Kindle Edition $0.99 3/19 to 3/25, 2018
Kindle Edition $0.99 3/19 to 3/25, 2018
With marriage only weeks away, Lacey struggles to uncover the dark secret concealed in her family. Must she risk losing her beloved Evs to protect him---from herself?
Her search leads to the Smoky Mountains, where the shotgun is more respected than the law, moonshine stills explode, and family may not be what is expected.
". . . A satisfying mix of intrigue and idealistic love."--Kirkus Reviews.
"Part love story, part mystery, a bit of redemption and quite a lot of fun."--Betty King, author of Second Attachments
July, 2013, Asheville, North Carolina
The rotten smell of sour corn mash assaulted my senses. Fergus' moonshine still could be any direction. I followed the path. Fergus needed a route to carry his wares down the mountain, after all, and this could be it.
I must have hiked the last half of eternity before I came to a dismantled car. Its rusted chassis rested off the path, while the hood lay separately almost in the path, its crumbling insulation black with oil and dirt. Miscellaneous dead car parts lay strewn about. Ahead I could see a clearing with wooden steps leading to a cabin with an open porch. A charcoal grill burned atop the porch as if ready to receive the beginnings of a meal. I wondered about the safety of an open grill on the wooden porch, as I clung to the shadows, deciding how to make my approach.
A grizzled old man opened a dilapidated screen door. He was carrying a piece of meat on a long fork. He appeared ancient, with stooped shoulders and long white hair and beard. A cigarette hung dead center from his mouth. He flung the meat onto the grill, then drew a potato from the front pocket of his bib overalls, flipped open a switchblade knife, and deftly sliced the potato length-wise into halves. He placed the cut sides down onto the grill. Coals sizzled and smoke curled upward, stopping at the underside of the tin roof of the porch.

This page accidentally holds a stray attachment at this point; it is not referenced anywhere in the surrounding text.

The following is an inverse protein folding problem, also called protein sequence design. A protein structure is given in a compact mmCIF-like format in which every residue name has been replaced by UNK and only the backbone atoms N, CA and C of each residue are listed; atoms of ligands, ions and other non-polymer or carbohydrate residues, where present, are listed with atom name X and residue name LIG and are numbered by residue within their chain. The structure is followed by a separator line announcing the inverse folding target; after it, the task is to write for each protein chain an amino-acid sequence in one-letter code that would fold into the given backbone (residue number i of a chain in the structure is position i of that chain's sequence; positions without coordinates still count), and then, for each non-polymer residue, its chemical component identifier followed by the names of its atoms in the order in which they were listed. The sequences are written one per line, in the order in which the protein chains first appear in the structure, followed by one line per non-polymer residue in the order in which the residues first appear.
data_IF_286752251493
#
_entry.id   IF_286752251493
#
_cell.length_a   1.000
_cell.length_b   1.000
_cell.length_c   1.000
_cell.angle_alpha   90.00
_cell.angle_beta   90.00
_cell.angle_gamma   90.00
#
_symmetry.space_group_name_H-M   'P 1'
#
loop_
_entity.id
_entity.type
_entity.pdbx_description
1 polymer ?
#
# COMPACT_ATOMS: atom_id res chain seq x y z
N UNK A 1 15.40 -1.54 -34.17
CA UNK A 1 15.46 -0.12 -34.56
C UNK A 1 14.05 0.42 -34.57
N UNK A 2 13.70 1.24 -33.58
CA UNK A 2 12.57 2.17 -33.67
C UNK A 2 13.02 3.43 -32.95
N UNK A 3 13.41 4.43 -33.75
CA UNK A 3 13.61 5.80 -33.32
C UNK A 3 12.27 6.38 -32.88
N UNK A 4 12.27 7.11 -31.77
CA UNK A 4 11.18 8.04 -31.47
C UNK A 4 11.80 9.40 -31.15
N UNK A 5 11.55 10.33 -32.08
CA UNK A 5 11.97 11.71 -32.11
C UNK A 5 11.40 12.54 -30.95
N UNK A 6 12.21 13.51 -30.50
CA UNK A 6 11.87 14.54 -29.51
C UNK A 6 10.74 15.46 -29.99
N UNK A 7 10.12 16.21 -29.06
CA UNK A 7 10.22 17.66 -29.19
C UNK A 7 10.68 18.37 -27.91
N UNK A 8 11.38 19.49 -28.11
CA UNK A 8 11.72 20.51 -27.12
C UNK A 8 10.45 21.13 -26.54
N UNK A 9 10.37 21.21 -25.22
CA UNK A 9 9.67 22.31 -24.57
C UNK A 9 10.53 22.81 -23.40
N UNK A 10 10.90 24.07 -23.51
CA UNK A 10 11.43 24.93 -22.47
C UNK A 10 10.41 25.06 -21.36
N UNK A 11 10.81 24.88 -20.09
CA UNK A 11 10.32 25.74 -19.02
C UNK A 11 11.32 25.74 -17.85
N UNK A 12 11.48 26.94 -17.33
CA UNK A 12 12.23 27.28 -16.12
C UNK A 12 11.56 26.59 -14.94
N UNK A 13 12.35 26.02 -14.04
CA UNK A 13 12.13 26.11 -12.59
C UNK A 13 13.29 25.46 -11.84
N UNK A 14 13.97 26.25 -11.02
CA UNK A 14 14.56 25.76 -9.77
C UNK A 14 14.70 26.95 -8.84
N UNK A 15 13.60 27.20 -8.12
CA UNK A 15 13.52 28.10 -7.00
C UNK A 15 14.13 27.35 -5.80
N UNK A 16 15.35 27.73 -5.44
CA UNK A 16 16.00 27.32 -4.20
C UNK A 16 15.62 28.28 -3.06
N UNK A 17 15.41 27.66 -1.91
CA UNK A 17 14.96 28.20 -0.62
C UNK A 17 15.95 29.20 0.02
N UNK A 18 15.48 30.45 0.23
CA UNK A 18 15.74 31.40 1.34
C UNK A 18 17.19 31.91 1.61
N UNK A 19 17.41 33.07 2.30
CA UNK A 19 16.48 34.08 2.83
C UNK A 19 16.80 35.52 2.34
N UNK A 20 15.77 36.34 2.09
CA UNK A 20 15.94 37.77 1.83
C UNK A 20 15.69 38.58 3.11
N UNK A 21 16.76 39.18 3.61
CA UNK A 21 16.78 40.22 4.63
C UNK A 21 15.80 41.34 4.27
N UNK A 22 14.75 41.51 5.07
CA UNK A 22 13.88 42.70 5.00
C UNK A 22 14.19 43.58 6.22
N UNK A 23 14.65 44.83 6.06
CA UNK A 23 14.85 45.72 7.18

I watched, then took a deep breath. It was now or never.
I attempted to appear confident as I strode from my hiding place toward the porch.
The man jumped from his grill and shouted at me. “Don’t come no closer.” He threw the remainder of his cigarette into the grill.
“I’m looking for Fergus Starks,” I said.
“He ain’t here,” said the man.
“I’m Lacey Roberts. My mother was Caroline Starks.”
“Dagnabbit woman! Leave me be,” the man said. “I’ve nothin’ to do with y’all. Stick to yer own bizness and leave me t’ mine.”
I took a few more steps toward him. Despite his denial, I was certain I’d found Fergus Starks. “I’ve spoken to Ruthella.” I stretched the truth a bit. “She suggested you had answers to my questions.”
“Don’t know nothin’, ain’t sayin’ nothin’. Don’t know who you are. Don’t care,” said Fergus.